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Monday, June 27, 2011

Is the deficit a sideshow? (2)

I have had two substantive comments by email about my blog entry on the deficit and the structure of the US economy.  Both concern the environmental aspects of economic development.  That wasn’t where I was focused when I wrote about the deficit, but I agree strongly with both.  I might quibble with Paul’s views on rich people and their donations.  Certainly Andrew Carnegie did and Bill Gates is doing wonderful things with their money, and I am grateful to the Mellon family for the National Gallery building and their donations to the collection.  I have a somewhat negative view of foundations in general, because I suspect that the main objective of many of them is to preserve capital and maintain generous remuneration for their executives.  I haven’t decided how I feel about the power play by three major foundations to gobble up the Barnes Foundation collection.  Seeing it in situ was an amazing experience.  That will no longer be possible.  As for the Borgia’s and the Medici, their motivations seem to have been mostly self-adulation and concern about their souls, the latter for good reason.

Subject: Re: Is the deficit a sideshow?

It's interesting you say that "we have come to expect more from life, including good health. The cost of providing this to ourselves continues to spiral upward. "

I have become a died-in-the -wool environmentalist-Gaia supporter, and all I can say is that "we have come to expect more from life at the expense of nature and life itself" which can only motivate further the downward spiral towards extinction that we are also on. If I had any grandchildren and loved them, I would be totally worried about their future. Helpless might be a more appropriate word.

David A
Subject: Re: Is the deficit a sideshow?

I agree with you on some major points -- the deficit problem's solution must involve tax increases, and the U.S. income distribution is skewed excessively. However, there are some aspects you seem not to have taken into account.

Adequate supply of goods and services is the issue, not the distribution of wealth. World GDP currently is around $60 trillion, world population around 7 billion, so spreading it around evenly would provide somewhat less than $9,000 per capita -- not enough to sustain, say, 2005 U. S. standard of middle class living. (Increasing world GDP to support worldwide the U. S. standard of living would be environmentally disastrous, if not impossible.) How would you set the boundaries of redistribution? To U. S. citizens? Plus legal residents? Plus illegals? The Western hemisphere? On what justification?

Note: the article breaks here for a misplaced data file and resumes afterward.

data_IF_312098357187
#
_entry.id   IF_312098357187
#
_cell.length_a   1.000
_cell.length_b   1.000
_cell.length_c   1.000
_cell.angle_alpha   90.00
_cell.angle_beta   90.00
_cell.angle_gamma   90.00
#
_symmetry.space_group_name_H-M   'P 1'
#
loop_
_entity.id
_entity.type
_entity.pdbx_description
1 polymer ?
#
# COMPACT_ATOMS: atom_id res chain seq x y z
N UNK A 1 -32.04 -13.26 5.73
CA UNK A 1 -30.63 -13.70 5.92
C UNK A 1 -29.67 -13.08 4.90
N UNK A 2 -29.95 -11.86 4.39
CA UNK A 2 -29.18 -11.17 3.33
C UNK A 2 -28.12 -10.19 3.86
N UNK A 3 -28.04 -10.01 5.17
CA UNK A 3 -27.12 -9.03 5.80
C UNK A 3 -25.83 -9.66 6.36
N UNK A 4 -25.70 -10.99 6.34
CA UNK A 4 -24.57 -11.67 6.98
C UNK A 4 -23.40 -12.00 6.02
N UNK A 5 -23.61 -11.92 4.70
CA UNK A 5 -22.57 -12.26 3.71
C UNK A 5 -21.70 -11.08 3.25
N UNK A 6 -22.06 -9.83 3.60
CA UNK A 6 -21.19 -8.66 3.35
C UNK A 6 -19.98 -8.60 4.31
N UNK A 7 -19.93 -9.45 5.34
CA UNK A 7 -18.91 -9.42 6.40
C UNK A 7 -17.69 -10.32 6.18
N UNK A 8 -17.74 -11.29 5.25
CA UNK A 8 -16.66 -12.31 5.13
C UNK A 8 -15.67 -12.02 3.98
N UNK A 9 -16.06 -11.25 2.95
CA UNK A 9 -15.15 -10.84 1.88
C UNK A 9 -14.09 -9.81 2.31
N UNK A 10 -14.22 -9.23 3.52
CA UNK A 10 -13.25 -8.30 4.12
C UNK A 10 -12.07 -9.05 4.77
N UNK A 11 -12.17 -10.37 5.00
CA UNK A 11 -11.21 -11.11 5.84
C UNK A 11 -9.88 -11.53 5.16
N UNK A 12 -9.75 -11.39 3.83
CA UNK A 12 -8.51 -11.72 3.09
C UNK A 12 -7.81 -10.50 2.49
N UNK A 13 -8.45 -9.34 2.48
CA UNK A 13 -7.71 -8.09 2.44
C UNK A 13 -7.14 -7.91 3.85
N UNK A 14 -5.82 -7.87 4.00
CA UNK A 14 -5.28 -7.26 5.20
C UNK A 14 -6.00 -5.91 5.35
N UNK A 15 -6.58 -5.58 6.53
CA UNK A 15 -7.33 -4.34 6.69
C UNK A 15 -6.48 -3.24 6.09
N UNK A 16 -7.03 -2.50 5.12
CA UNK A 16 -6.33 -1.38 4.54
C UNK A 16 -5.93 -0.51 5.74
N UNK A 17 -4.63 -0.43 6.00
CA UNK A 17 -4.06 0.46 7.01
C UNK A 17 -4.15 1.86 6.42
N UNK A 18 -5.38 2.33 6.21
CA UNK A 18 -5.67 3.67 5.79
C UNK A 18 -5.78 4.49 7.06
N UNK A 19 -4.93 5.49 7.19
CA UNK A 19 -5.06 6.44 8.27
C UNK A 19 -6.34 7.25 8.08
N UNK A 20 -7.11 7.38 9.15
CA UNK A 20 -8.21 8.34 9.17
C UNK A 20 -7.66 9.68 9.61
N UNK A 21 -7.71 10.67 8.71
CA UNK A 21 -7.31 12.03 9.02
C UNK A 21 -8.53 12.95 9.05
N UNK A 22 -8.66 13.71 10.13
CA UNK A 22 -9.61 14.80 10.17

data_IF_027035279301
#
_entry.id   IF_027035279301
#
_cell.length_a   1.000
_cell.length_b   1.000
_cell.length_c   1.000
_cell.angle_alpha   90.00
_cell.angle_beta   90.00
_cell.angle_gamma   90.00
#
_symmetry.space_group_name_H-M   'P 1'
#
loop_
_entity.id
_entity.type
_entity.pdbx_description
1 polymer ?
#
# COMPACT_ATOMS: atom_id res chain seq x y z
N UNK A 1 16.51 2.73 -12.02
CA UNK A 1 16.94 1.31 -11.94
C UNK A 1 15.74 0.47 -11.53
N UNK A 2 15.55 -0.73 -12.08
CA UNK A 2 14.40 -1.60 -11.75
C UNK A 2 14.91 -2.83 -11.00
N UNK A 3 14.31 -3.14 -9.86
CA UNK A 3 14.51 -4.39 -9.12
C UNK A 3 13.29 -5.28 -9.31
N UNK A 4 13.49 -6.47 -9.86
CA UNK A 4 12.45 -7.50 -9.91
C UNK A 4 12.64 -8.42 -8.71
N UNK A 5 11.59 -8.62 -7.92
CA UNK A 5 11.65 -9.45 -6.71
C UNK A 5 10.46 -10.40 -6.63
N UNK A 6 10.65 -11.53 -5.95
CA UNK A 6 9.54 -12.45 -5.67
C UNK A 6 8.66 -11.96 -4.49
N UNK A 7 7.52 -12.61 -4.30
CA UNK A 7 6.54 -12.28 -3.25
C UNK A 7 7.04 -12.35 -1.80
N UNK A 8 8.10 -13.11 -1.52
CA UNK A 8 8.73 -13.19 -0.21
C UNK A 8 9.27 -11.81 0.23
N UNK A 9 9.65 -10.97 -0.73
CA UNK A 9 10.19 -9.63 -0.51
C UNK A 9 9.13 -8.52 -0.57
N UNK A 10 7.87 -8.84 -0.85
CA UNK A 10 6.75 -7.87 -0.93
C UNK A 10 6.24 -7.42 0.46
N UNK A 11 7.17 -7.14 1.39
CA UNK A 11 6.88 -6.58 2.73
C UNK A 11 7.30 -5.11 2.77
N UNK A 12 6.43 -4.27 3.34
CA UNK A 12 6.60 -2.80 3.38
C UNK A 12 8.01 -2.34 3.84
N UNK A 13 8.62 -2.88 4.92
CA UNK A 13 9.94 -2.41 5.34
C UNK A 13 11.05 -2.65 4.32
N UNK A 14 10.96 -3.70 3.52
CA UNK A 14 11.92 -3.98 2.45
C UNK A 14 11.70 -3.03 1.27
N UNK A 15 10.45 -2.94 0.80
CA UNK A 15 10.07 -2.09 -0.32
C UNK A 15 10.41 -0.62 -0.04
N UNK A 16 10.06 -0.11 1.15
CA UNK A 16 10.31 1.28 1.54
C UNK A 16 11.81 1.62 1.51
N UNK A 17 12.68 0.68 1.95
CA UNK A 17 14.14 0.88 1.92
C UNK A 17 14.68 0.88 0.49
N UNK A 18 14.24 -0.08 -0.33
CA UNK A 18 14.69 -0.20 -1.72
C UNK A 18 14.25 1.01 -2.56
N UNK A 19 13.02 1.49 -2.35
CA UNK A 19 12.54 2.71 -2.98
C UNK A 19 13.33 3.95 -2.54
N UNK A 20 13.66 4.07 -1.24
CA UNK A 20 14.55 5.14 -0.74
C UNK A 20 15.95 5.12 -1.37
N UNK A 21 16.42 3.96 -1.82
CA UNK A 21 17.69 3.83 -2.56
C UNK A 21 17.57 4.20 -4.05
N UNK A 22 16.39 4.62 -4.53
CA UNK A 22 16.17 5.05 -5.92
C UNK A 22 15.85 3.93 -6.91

With regard to wealth, I would argue that it is important to have a (limited?) number of very wealthy people whose disposition of their wealth is not subject to political constraints -- Carnegie (libraries, Carnegie institutions), Rockefeller (foundation), Gates (world medical support) -- seem to me to have been more effective in applying the money than U. S. and UN institutions. Also, I think that kings, Renaissance popes, and more recent robber barons have done a far better job than democratic governments in supporting the arts; the Borgias and their ilk made it possible for us to see the works of, e.g., Michelangelo, while the NEA backed Mapplethorpe. (I have no cultural objections to Piss Christ, but do not think that was a suitable use of tax money.)
Paul G

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